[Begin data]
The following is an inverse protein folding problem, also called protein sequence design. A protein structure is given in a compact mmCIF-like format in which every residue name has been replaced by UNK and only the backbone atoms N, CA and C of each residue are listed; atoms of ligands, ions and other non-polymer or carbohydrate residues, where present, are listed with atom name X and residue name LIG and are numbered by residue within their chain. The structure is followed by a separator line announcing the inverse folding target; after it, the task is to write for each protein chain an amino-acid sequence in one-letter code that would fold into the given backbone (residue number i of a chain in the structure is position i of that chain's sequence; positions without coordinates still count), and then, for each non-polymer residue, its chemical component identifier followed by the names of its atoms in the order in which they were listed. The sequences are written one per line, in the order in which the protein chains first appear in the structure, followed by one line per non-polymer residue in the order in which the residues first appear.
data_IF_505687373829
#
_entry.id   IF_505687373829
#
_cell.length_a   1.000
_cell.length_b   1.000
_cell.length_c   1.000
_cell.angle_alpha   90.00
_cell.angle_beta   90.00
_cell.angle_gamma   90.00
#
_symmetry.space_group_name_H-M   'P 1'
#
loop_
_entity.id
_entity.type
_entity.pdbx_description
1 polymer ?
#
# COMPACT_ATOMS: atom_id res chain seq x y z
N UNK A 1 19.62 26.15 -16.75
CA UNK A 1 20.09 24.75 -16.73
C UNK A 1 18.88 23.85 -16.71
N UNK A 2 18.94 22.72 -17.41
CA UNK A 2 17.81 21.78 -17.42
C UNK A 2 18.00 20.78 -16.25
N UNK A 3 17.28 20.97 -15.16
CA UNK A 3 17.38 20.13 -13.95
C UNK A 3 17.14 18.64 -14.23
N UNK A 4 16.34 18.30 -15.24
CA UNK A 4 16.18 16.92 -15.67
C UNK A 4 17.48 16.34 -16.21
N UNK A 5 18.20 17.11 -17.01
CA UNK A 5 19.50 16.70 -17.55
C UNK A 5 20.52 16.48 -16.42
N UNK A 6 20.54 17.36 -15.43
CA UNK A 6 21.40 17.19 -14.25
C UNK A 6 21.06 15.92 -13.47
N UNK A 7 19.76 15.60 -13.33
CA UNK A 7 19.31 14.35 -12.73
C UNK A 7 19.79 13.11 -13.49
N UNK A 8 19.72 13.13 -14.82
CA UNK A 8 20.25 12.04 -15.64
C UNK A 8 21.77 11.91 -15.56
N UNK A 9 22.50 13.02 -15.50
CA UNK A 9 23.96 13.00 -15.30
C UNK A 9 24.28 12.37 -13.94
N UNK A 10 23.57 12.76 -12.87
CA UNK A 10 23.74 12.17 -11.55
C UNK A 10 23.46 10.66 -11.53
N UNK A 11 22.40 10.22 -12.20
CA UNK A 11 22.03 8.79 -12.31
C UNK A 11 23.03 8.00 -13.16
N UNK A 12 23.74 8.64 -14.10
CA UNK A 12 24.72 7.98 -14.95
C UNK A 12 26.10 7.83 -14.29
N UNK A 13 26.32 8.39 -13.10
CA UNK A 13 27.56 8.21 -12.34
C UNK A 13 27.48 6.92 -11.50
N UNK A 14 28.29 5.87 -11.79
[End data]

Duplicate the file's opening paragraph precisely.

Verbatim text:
The following is an inverse protein folding problem, also called protein sequence design. A protein structure is given in a compact mmCIF-like format in which every residue name has been replaced by UNK and only the backbone atoms N, CA and C of each residue are listed; atoms of ligands, ions and other non-polymer or carbohydrate residues, where present, are listed with atom name X and residue name LIG and are numbered by residue within their chain. The structure is followed by a separator line announcing the inverse folding target; after it, the task is to write for each protein chain an amino-acid sequence in one-letter code that would fold into the given backbone (residue number i of a chain in the structure is position i of that chain's sequence; positions without coordinates still count), and then, for each non-polymer residue, its chemical component identifier followed by the names of its atoms in the order in which they were listed. The sequences are written one per line, in the order in which the protein chains first appear in the structure, followed by one line per non-polymer residue in the order in which the residues first appear.